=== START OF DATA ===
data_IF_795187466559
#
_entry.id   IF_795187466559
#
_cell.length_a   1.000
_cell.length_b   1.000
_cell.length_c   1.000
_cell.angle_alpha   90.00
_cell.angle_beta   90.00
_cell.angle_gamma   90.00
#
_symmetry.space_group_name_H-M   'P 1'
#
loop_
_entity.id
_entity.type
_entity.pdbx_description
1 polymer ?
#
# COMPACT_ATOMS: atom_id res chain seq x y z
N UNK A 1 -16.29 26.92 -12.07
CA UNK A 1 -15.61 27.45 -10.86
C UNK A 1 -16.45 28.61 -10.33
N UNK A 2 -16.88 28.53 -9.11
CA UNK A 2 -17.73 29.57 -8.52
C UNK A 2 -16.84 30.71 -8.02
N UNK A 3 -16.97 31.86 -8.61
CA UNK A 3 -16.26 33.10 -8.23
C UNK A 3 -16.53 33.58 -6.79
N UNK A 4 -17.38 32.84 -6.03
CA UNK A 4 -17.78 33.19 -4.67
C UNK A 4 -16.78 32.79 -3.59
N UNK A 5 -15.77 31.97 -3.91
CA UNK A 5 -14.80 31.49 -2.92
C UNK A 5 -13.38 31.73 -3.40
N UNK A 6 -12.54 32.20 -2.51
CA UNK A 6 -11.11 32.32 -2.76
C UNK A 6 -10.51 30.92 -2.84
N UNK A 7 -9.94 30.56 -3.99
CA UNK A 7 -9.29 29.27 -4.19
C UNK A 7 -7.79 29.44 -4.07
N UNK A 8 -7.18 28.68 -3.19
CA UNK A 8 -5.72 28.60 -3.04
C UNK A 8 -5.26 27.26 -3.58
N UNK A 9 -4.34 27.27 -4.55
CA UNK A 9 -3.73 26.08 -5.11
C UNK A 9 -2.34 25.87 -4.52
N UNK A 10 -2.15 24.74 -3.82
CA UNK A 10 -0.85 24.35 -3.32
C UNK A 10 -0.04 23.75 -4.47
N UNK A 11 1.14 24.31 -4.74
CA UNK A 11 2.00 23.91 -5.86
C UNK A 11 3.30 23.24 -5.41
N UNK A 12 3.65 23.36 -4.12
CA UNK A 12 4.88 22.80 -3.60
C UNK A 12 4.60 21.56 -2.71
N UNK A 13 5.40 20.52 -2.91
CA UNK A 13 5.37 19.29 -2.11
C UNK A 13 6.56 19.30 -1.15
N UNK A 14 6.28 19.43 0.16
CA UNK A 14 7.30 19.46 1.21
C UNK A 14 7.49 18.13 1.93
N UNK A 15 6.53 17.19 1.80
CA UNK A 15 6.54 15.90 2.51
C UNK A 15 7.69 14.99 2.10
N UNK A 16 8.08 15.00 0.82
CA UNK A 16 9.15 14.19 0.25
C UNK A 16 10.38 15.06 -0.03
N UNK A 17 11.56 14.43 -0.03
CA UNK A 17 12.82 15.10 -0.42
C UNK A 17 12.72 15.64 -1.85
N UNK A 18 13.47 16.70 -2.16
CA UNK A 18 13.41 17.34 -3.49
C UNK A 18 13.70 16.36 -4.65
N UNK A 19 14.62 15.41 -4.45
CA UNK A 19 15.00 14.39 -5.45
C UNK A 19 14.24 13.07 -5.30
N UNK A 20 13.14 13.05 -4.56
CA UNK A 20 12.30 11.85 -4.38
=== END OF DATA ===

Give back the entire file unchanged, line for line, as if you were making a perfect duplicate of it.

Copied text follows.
data_IF_795187466559
#
_entry.id   IF_795187466559
#
_cell.length_a   1.000
_cell.length_b   1.000
_cell.length_c   1.000
_cell.angle_alpha   90.00
_cell.angle_beta   90.00
_cell.angle_gamma   90.00
#
_symmetry.space_group_name_H-M   'P 1'
#
loop_
_entity.id
_entity.type
_entity.pdbx_description
1 polymer ?
#
# COMPACT_ATOMS: atom_id res chain seq x y z
N UNK A 1 -16.29 26.92 -12.07
CA UNK A 1 -15.61 27.45 -10.86
C UNK A 1 -16.45 28.61 -10.33
N UNK A 2 -16.88 28.53 -9.11
CA UNK A 2 -17.73 29.57 -8.52
C UNK A 2 -16.84 30.71 -8.02
N UNK A 3 -16.97 31.86 -8.61
CA UNK A 3 -16.26 33.10 -8.23
C UNK A 3 -16.53 33.58 -6.79
N UNK A 4 -17.38 32.84 -6.03
CA UNK A 4 -17.78 33.19 -4.67
C UNK A 4 -16.78 32.79 -3.59
N UNK A 5 -15.77 31.97 -3.91
CA UNK A 5 -14.80 31.49 -2.92
C UNK A 5 -13.38 31.73 -3.40
N UNK A 6 -12.54 32.20 -2.51
CA UNK A 6 -11.11 32.32 -2.76
C UNK A 6 -10.51 30.92 -2.84
N UNK A 7 -9.94 30.56 -3.99
CA UNK A 7 -9.29 29.27 -4.19
C UNK A 7 -7.79 29.44 -4.07
N UNK A 8 -7.18 28.68 -3.19
CA UNK A 8 -5.72 28.60 -3.04
C UNK A 8 -5.26 27.26 -3.58
N UNK A 9 -4.34 27.27 -4.55
CA UNK A 9 -3.73 26.08 -5.11
C UNK A 9 -2.34 25.87 -4.52
N UNK A 10 -2.15 24.74 -3.82
CA UNK A 10 -0.85 24.35 -3.32
C UNK A 10 -0.04 23.75 -4.47
N UNK A 11 1.14 24.31 -4.74
CA UNK A 11 2.00 23.91 -5.86
C UNK A 11 3.30 23.24 -5.41
N UNK A 12 3.65 23.36 -4.12
CA UNK A 12 4.88 22.80 -3.60
C UNK A 12 4.60 21.56 -2.71
N UNK A 13 5.40 20.52 -2.91
CA UNK A 13 5.37 19.29 -2.11
C UNK A 13 6.56 19.30 -1.15
N UNK A 14 6.28 19.43 0.16
CA UNK A 14 7.30 19.46 1.21
C UNK A 14 7.49 18.13 1.93
N UNK A 15 6.53 17.19 1.80
CA UNK A 15 6.54 15.90 2.51
C UNK A 15 7.69 14.99 2.10
N UNK A 16 8.08 15.00 0.82
CA UNK A 16 9.15 14.19 0.25
C UNK A 16 10.38 15.06 -0.03
N UNK A 17 11.56 14.43 -0.03
CA UNK A 17 12.82 15.10 -0.42
C UNK A 17 12.72 15.64 -1.85
N UNK A 18 13.47 16.70 -2.16
CA UNK A 18 13.41 17.34 -3.49
C UNK A 18 13.70 16.36 -4.65
N UNK A 19 14.62 15.41 -4.45
CA UNK A 19 15.00 14.39 -5.45
C UNK A 19 14.24 13.07 -5.30
N UNK A 20 13.14 13.05 -4.56
CA UNK A 20 12.30 11.85 -4.38